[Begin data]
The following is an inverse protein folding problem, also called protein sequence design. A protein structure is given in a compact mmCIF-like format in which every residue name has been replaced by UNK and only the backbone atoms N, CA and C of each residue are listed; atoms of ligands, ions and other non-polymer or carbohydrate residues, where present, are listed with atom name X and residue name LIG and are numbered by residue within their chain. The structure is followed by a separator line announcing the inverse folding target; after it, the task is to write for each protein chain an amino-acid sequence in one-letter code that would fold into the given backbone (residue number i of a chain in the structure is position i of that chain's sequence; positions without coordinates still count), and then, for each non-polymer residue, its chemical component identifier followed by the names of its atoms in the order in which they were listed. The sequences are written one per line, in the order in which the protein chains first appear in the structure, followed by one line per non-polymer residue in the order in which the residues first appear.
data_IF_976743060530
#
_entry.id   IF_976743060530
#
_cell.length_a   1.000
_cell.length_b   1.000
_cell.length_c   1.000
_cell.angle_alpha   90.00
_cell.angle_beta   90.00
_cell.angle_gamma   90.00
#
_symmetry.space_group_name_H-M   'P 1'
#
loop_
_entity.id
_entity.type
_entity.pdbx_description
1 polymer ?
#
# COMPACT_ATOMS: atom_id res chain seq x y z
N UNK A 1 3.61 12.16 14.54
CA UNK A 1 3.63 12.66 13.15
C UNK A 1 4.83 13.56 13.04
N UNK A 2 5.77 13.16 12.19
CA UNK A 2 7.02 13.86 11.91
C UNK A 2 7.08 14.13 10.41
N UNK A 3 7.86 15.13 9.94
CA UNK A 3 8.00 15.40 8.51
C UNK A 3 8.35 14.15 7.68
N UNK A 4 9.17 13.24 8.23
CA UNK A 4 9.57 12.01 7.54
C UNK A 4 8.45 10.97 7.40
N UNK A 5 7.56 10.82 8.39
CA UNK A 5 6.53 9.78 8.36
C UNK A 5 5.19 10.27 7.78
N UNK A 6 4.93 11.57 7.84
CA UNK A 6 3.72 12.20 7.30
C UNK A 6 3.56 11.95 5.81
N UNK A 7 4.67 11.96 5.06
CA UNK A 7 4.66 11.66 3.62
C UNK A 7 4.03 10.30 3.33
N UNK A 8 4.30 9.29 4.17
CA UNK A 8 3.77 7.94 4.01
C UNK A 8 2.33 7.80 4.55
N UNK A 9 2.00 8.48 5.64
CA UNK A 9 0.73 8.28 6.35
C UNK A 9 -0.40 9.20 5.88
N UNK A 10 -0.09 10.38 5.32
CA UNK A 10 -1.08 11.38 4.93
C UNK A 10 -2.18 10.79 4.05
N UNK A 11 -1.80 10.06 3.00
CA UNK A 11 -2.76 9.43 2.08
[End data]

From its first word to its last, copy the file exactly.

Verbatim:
The following is an inverse protein folding problem, also called protein sequence design. A protein structure is given in a compact mmCIF-like format in which every residue name has been replaced by UNK and only the backbone atoms N, CA and C of each residue are listed; atoms of ligands, ions and other non-polymer or carbohydrate residues, where present, are listed with atom name X and residue name LIG and are numbered by residue within their chain. The structure is followed by a separator line announcing the inverse folding target; after it, the task is to write for each protein chain an amino-acid sequence in one-letter code that would fold into the given backbone (residue number i of a chain in the structure is position i of that chain's sequence; positions without coordinates still count), and then, for each non-polymer residue, its chemical component identifier followed by the names of its atoms in the order in which they were listed. The sequences are written one per line, in the order in which the protein chains first appear in the structure, followed by one line per non-polymer residue in the order in which the residues first appear.
data_IF_976743060530
#
_entry.id   IF_976743060530
#
_cell.length_a   1.000
_cell.length_b   1.000
_cell.length_c   1.000
_cell.angle_alpha   90.00
_cell.angle_beta   90.00
_cell.angle_gamma   90.00
#
_symmetry.space_group_name_H-M   'P 1'
#
loop_
_entity.id
_entity.type
_entity.pdbx_description
1 polymer ?
#
# COMPACT_ATOMS: atom_id res chain seq x y z
N UNK A 1 3.61 12.16 14.54
CA UNK A 1 3.63 12.66 13.15
C UNK A 1 4.83 13.56 13.04
N UNK A 2 5.77 13.16 12.19
CA UNK A 2 7.02 13.86 11.91
C UNK A 2 7.08 14.13 10.41
N UNK A 3 7.86 15.13 9.94
CA UNK A 3 8.00 15.40 8.51
C UNK A 3 8.35 14.15 7.68
N UNK A 4 9.17 13.24 8.23
CA UNK A 4 9.57 12.01 7.54
C UNK A 4 8.45 10.97 7.40
N UNK A 5 7.56 10.82 8.39
CA UNK A 5 6.53 9.78 8.36
C UNK A 5 5.19 10.27 7.78
N UNK A 6 4.93 11.57 7.84
CA UNK A 6 3.72 12.20 7.30
C UNK A 6 3.56 11.95 5.81
N UNK A 7 4.67 11.96 5.06
CA UNK A 7 4.66 11.66 3.62
C UNK A 7 4.03 10.30 3.33
N UNK A 8 4.30 9.29 4.17
CA UNK A 8 3.77 7.94 4.01
C UNK A 8 2.33 7.80 4.55
N UNK A 9 2.00 8.48 5.64
CA UNK A 9 0.73 8.28 6.35
C UNK A 9 -0.40 9.20 5.88
N UNK A 10 -0.09 10.38 5.32
CA UNK A 10 -1.08 11.38 4.93
C UNK A 10 -2.18 10.79 4.05
N UNK A 11 -1.80 10.06 3.00
CA UNK A 11 -2.76 9.43 2.08